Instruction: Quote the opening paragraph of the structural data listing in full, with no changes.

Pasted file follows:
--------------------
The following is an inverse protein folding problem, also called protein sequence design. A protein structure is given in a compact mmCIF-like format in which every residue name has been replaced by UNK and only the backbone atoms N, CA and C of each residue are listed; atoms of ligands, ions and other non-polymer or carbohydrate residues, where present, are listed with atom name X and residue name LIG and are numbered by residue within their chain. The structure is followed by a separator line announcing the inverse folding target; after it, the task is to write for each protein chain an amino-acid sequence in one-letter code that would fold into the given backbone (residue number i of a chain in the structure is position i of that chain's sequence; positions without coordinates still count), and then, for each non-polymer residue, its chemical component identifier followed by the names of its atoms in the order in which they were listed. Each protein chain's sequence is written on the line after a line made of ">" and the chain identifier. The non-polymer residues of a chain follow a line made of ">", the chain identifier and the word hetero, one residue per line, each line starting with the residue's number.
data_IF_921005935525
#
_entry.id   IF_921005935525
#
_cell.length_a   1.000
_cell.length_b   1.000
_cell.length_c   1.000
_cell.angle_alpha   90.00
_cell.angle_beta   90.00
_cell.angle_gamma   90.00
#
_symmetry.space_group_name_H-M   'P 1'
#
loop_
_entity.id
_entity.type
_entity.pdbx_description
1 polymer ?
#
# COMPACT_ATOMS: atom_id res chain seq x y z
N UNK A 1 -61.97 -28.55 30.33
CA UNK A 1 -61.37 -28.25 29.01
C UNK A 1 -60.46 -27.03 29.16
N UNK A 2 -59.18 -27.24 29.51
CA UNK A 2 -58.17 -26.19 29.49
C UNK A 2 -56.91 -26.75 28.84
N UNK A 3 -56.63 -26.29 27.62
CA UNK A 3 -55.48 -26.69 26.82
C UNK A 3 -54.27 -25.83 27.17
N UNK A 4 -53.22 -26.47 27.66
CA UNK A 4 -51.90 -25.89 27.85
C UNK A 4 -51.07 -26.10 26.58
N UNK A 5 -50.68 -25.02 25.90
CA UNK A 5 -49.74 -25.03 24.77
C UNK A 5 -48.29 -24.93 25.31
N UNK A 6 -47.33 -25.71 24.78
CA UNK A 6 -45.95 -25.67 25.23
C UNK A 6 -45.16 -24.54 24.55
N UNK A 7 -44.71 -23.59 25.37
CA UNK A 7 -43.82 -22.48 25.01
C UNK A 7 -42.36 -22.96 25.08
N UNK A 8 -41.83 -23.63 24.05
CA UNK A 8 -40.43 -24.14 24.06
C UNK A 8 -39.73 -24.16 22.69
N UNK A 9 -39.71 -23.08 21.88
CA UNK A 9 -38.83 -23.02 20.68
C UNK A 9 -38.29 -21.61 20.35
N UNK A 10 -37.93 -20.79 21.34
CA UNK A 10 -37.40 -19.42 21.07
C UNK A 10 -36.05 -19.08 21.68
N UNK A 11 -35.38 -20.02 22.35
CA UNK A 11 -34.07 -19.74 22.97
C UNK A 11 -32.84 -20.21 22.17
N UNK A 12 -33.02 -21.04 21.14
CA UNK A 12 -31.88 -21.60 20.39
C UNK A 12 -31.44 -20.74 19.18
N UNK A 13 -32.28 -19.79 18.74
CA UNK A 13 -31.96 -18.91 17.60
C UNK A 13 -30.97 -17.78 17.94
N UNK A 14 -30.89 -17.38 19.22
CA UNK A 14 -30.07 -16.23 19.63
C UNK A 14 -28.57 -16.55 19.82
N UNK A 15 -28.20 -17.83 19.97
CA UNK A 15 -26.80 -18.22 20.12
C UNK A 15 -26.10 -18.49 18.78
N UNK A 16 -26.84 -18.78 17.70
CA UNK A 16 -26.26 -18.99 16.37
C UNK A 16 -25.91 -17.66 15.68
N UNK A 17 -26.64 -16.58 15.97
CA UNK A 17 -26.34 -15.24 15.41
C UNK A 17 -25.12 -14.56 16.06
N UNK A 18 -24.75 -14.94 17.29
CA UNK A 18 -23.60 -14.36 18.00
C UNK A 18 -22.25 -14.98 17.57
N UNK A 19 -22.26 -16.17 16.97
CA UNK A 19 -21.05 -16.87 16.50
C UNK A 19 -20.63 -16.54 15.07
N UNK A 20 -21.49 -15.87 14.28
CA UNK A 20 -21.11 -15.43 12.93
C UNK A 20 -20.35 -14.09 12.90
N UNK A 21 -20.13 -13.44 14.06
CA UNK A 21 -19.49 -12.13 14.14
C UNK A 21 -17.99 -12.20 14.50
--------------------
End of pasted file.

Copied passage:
The following is an inverse protein folding problem, also called protein sequence design. A protein structure is given in a compact mmCIF-like format in which every residue name has been replaced by UNK and only the backbone atoms N, CA and C of each residue are listed; atoms of ligands, ions and other non-polymer or carbohydrate residues, where present, are listed with atom name X and residue name LIG and are numbered by residue within their chain. The structure is followed by a separator line announcing the inverse folding target; after it, the task is to write for each protein chain an amino-acid sequence in one-letter code that would fold into the given backbone (residue number i of a chain in the structure is position i of that chain's sequence; positions without coordinates still count), and then, for each non-polymer residue, its chemical component identifier followed by the names of its atoms in the order in which they were listed. Each protein chain's sequence is written on the line after a line made of ">" and the chain identifier. The non-polymer residues of a chain follow a line made of ">", the chain identifier and the word hetero, one residue per line, each line starting with the residue's number.